EY Leader Mary Nisha Thomas shares perspectives on breaking stereotypes

EY Leader Mary Nisha Thomas shares perspectives on breaking stereotypes by being a calm leader

How have you improved your deservability in your own eyes? 

Two things come to mind when I reflect on how I brought about change within myself. First, I became aware of imposter syndrome, a phenomenon that many people experience. Recognizing this was half the solution, and I learned how to address it. Secondly, I started taking risks and trying new things, even if it meant failing. Every two to three years, I changed my role to something more challenging, with a broader scope. Even if I had doubts about my abilities, I wrote down every success story and read them to remind myself. These actions helped me to challenge my negative thoughts and move beyond them. Ultimately, it’s something that requires self-work more than external factors, and I am grateful for these lessons.

In your experience, what has actually created that urge within you to keep that inner drive alive against all odds?

We play so many roles. I am a mother, I’m a wife, I am a daughter; there are so many responsibilities. And I also have a large number of people across several countries who look up to me as their talent development leader. So, there are so many different roles at play. One of the things that’s helped me more than balance is to integrate all my roles and be able to do them as fairly as possible by asking for help. And that is something which I learned to do because there was a time I used to think that everything has to be done by me and everything has to be perfect. And I needed to be everywhere and do everything. But it’s not possible, especially when you look forward to bigger roles. So I had to ask for help. I had to ask someone to help me in the kitchen, which is my sanctuary. I had to give some of those responsibilities to someone else to assist me, and that actually helped me have more time. It’s okay to ask your family members to do something that you would usually do. And taking away the stereotypical aspects of “this has to be done by someone” or “this can only be done by someone” was a great journey. It also creates a skill set for certain people around you even at work. Asking people to do something which they could do means you don’t have to use their skill set in the process to take on some of your tasks. So you can focus on others is also a great skill. I think this is quite underplayed in our industry. We also need to build sufficient planning.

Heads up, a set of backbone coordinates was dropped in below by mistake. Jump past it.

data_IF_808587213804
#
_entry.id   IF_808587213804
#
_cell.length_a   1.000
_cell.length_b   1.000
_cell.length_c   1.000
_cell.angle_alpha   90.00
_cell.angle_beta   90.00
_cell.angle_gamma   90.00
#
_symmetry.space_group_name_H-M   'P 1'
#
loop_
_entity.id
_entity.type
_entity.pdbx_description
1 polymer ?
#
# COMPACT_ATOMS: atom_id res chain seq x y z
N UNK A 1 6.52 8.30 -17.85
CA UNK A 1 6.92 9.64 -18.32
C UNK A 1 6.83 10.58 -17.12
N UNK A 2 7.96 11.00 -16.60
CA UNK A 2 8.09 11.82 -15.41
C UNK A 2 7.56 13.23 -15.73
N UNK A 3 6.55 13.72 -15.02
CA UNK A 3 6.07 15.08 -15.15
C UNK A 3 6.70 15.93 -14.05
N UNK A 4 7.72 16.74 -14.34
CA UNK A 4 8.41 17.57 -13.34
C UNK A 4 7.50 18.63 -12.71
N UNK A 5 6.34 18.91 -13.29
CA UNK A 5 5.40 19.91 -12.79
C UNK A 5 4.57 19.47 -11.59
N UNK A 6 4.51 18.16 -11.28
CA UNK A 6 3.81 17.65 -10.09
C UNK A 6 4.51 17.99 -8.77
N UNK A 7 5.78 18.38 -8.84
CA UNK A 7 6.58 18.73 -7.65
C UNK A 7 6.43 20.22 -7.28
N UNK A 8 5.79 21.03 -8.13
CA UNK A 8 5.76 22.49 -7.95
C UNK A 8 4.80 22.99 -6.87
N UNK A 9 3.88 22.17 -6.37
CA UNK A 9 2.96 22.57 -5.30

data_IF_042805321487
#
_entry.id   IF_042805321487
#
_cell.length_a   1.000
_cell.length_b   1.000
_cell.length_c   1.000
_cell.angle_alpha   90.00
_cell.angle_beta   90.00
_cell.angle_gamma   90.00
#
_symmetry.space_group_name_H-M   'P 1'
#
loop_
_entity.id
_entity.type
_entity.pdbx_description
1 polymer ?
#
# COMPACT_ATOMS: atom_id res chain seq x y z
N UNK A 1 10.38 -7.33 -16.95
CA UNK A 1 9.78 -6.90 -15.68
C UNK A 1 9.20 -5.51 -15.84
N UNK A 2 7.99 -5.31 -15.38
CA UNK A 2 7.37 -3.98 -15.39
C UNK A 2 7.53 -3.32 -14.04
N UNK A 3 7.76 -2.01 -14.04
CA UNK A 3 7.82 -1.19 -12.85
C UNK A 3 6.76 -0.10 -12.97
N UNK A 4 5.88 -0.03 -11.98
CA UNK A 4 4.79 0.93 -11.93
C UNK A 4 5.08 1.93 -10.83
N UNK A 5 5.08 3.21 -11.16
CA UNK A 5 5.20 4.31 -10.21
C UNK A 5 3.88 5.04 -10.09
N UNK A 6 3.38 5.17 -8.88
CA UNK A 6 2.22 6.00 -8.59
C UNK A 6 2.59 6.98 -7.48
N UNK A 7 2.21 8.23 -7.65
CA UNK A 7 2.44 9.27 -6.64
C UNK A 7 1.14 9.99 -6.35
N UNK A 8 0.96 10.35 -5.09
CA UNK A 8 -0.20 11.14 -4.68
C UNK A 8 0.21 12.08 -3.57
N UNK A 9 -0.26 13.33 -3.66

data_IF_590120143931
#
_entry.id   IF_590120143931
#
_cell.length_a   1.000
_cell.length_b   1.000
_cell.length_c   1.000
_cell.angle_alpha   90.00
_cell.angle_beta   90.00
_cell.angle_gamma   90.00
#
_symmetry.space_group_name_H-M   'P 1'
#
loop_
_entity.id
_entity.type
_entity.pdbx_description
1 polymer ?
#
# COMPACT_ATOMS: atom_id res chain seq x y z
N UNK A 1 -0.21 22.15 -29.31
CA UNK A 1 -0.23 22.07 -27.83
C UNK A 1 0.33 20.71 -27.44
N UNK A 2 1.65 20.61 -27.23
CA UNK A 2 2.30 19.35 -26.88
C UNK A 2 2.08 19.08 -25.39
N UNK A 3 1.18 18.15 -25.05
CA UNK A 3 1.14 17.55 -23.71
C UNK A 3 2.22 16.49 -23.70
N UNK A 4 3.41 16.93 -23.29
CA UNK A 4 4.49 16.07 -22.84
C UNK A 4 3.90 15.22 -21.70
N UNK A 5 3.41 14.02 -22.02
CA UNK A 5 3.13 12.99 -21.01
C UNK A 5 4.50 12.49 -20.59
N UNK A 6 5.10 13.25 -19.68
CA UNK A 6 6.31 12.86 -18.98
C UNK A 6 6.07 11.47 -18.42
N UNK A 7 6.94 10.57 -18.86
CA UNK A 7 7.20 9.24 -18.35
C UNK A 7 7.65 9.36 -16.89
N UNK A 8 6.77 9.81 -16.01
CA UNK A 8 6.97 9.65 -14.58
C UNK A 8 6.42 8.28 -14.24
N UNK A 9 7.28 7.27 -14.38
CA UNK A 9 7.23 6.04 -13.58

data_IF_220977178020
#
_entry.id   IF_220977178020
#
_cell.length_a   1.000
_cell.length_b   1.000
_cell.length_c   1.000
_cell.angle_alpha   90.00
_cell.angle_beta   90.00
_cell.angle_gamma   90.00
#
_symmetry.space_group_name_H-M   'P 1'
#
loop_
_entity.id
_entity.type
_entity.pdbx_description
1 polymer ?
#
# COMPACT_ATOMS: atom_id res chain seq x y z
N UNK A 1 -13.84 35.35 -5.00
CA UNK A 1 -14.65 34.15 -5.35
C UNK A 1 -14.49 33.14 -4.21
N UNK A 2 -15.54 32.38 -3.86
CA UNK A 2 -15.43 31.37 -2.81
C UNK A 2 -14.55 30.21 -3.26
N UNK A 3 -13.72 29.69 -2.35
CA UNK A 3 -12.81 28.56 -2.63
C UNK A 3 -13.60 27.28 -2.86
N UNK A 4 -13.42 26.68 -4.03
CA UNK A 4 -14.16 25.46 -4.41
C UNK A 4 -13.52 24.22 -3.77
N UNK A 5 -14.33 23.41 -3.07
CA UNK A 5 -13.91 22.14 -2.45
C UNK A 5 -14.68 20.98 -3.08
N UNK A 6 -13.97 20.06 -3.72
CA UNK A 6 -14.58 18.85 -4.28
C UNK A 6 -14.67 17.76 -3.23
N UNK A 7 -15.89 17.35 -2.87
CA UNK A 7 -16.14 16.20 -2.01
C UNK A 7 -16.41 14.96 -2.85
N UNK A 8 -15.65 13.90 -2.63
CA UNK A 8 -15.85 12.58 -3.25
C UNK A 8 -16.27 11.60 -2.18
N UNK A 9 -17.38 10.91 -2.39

The other thing which drives me to focus on these goals is having a clear purpose, and my purpose is to bring out the best in others by developing skills and behaviors. So with that as my purpose, and if I truly believe that I have one, everything else kind of blurs out, and I’m able to see the path.

How do you tackle your demons and go the extra mile?